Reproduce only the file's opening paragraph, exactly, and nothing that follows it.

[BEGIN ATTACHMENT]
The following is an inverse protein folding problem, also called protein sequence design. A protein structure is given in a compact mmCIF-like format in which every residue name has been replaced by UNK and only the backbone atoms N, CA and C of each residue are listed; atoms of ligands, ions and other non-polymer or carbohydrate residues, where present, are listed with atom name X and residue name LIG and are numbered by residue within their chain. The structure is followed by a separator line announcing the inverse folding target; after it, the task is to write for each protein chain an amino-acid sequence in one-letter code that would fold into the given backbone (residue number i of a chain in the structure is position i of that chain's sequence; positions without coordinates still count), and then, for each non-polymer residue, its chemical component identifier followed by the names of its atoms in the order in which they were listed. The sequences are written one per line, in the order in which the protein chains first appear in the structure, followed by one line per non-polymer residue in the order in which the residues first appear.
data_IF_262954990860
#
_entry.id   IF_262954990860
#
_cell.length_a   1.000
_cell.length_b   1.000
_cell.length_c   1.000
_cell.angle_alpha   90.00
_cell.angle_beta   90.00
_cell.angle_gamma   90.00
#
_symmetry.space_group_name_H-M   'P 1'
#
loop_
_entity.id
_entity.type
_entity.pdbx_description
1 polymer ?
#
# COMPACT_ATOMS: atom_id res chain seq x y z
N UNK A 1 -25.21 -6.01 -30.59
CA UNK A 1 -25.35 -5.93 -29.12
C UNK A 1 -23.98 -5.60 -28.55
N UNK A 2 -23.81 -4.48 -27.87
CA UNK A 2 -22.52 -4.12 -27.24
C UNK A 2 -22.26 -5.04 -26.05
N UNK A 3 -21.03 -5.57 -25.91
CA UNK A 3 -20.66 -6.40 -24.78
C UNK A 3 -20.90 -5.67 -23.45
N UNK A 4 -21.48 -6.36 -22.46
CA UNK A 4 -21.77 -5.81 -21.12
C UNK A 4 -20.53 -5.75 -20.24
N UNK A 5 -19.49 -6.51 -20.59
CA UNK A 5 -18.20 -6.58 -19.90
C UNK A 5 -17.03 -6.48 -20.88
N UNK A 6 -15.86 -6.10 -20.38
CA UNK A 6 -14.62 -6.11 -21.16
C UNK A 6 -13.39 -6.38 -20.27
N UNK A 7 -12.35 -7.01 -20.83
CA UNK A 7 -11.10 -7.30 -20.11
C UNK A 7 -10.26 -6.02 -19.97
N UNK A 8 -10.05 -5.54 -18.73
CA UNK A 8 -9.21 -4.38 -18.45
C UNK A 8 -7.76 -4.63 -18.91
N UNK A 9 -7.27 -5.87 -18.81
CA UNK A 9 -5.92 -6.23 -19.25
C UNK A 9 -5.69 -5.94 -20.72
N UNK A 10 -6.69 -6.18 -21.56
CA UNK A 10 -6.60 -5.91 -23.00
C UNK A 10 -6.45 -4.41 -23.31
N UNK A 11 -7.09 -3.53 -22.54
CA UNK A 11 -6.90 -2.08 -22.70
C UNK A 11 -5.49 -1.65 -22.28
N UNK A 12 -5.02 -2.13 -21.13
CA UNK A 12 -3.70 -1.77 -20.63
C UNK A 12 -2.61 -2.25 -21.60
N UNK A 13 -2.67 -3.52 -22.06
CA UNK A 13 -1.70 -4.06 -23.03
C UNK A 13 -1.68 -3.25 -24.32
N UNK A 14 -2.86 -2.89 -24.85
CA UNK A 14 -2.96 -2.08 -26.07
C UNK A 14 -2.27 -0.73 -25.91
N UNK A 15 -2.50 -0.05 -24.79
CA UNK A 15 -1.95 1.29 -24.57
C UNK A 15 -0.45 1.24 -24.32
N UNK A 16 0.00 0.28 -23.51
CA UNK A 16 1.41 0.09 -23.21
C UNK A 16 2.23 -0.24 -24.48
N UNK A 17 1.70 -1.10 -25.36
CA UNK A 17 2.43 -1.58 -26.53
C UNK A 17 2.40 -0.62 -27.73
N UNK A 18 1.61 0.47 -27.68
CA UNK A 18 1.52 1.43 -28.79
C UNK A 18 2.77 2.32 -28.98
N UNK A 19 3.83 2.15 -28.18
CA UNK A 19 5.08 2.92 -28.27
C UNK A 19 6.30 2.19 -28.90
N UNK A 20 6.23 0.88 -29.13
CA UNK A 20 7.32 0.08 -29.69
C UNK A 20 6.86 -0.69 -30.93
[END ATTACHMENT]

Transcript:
The following is an inverse protein folding problem, also called protein sequence design. A protein structure is given in a compact mmCIF-like format in which every residue name has been replaced by UNK and only the backbone atoms N, CA and C of each residue are listed; atoms of ligands, ions and other non-polymer or carbohydrate residues, where present, are listed with atom name X and residue name LIG and are numbered by residue within their chain. The structure is followed by a separator line announcing the inverse folding target; after it, the task is to write for each protein chain an amino-acid sequence in one-letter code that would fold into the given backbone (residue number i of a chain in the structure is position i of that chain's sequence; positions without coordinates still count), and then, for each non-polymer residue, its chemical component identifier followed by the names of its atoms in the order in which they were listed. The sequences are written one per line, in the order in which the protein chains first appear in the structure, followed by one line per non-polymer residue in the order in which the residues first appear.